Old computers can sometimes be brought back to life again to work as they did when new. That depends a lot on whether those system CDs are still available that came with the computer. To reinstall the operating system, you also need the unique Windows proof of ownership code which came with the system. Then you need the so-called device drivers, such as for the network or wireless "card". Personal files need to be backed up before reinstallation. (Microsoft's SyncToy automatically keeps such files on an external drive or flash drive).
Go here and search for "synctoy".
In the last months two old systems could not be returned to use because device drivers could no longer be found, nor even downloaded from internet, (even though all Dell drivers were still available for download). When you get a new computer or peripheral, it is good to keep all the documentation and CDs in a box and place restore disks in your safe deposit box.
Of course, by the time systems get ten years old, they no longer can do many of the things we want to do. Especially, it takes a newer system to support an internet browser, mainly because webpages put more of a burden on the system due to format and a language called Java, employed to make them more interactive, for example. What happens is that old systems may run too slow to be useful. The Dell towers from five or six years ago are still capable, but may need memory (cheap).
Each successive new version of Windows bas demanded more of a computer, though it is rumored that the new Windows 7 will reverse that trend. Recently, also, XP has been trimmed down to run better in the new small "netbooks".
Older computers also are more difficult to set up to return to network use. The older software was not as good. It was difficult to set up for Internet, whereas now that same setup is entirely automatic. Also, new software and peripherals may not be compatible with the older hardware.
If there is anything at all physically wrong with the old equipment, the problems are compounded. It is often not worth the expense and time to put the old computer back in working condition, even if you are a do-it-yourselfer, though that makes it an interesting challenge and sometimes produces results. There is an efficient internet browser software in development designed to work better on older computers. It is called "Cloud". Here's hoping.
Additionally, though, the prices are really coming down for new equipment. New netbooks can be bought for $350 or less. Of course they have small screens, but your old big display can usually be plugged right into them. The screen compatibility has not changed, and now you have a three pound computer you can move all around. The keyboards run from small to 92% normal.
The little computer also comes with wireless. There is not so much a need to upgrade software as in the past, since more and more is free on internet Add a wireless router and you can also get additionally an internet clock radio which will receive thousands of radio stations, even podcasts, your music library, and maybe even FM, too. .
The old tower, with all its unsightly wires, can then be discarded, or, if still working, hidden away as a "server" for music and podcasts.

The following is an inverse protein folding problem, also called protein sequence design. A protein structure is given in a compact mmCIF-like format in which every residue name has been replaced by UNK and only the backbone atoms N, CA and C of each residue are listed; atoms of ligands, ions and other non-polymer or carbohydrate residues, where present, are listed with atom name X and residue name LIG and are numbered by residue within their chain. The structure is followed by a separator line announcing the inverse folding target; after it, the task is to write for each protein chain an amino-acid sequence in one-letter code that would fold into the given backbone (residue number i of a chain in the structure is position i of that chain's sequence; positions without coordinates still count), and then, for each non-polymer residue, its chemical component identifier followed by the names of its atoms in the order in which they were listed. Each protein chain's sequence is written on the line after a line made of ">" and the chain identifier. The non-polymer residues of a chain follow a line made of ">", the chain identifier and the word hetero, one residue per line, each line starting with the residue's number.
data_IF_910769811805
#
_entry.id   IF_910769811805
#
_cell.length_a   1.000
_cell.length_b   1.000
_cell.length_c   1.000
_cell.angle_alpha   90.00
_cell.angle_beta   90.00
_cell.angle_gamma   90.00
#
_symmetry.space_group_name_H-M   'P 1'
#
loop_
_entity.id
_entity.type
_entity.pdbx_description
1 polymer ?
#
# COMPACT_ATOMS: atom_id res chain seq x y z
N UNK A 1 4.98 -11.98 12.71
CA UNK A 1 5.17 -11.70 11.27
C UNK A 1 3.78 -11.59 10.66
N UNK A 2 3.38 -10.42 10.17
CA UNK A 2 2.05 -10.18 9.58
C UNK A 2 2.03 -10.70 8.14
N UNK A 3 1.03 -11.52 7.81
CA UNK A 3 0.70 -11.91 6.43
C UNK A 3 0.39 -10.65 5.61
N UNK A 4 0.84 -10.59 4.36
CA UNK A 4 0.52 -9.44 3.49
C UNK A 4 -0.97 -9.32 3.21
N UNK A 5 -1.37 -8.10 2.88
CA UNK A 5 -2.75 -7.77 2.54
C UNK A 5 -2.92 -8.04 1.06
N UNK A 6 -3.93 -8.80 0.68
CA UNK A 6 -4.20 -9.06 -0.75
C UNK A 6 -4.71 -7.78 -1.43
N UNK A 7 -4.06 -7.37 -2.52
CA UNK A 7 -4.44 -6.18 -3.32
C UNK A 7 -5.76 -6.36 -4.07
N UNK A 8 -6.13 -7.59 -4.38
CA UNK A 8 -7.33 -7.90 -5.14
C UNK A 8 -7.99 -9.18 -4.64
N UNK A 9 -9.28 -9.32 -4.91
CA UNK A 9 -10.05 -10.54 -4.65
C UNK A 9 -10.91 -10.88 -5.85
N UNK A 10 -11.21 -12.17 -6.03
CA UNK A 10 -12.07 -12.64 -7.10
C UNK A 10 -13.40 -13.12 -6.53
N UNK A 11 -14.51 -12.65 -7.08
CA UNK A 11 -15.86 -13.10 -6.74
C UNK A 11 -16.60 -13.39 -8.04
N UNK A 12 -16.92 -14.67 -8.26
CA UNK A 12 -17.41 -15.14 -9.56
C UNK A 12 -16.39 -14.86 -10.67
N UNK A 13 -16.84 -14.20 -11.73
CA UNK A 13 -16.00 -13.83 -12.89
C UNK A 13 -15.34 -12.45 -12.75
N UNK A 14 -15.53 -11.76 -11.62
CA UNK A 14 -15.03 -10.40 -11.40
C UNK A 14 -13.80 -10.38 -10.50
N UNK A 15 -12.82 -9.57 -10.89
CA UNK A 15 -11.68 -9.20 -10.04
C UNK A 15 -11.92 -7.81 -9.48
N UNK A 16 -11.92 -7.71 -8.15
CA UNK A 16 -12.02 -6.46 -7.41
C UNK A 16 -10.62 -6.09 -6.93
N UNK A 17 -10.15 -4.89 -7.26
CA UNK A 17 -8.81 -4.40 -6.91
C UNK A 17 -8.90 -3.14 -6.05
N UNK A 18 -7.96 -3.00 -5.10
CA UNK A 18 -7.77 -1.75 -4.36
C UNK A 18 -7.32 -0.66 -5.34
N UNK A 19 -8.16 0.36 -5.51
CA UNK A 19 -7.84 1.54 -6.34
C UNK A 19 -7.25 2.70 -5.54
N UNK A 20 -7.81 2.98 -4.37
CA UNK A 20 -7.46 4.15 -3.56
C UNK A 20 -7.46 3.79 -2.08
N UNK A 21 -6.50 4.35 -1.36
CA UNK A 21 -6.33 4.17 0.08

The media center and server are newer concepts. With iTunes, it takes one click now convert a CD to mp3 which can be accessed easily from an internet radio, where you can quickly locate and play it. I use Apple's iTunes to move a CD to a server, and then a few clicks on Windows Media Center to make it available wirelessly. It is really not practical to convert your old LPs to computer, though there is hardware to do so.
For those who prefer books to electronic media, Amazon now has a lightweight device the size of pocket book, which reads like a book, holds many books, downloads a new book in seconds, and enlarges the type as desired. Lightweight, it carries along what you are reading as you travel and adds magazines as they are published. The screen looks like a paper page in a book, and you do need to read it as a book. Anybody got one to report on?
This device downloads a book anywhere for about half the cost of a paper book without paying for wireless, and keeps your larger library of books elsewhere and easy accessible. You get to read first a chapter of a new book free. Bestsellers are $10. EMail is available. Newspaper subscriptions. Audible books, too. The unique white screen looks like a paper book page. Just introduced, the Kindle2 will also read text documents out loud to you.
Not for everybody, the Kindle above is especially nice for those with weak vision and/or limited mobility and/or who travel a lot, also for those not comfortable with a full computer.
For the rest of us, there is another wonderful new and free book reading program from Google:
Just released, this one works on your old computer. It has a fairly exhaustive selection of books, too: 1.5 million. Just enter the URL above into your browser, type the title of the book or author in the top space, and push Enter/Return. There is the book, or books, if available in the public domain, or some of it, even if not. You can easily magnify text, or by clicking somewhere in the text, bring up the original photocopied page.
Some other EBook mostly free access resources to Search for...:
Remember, if you do need a new computer, the cheapest new Dell will be all you will need nowadays, or you can get a netbook, radio, and a Kindle2 book reader for the price of a single more expensive tower.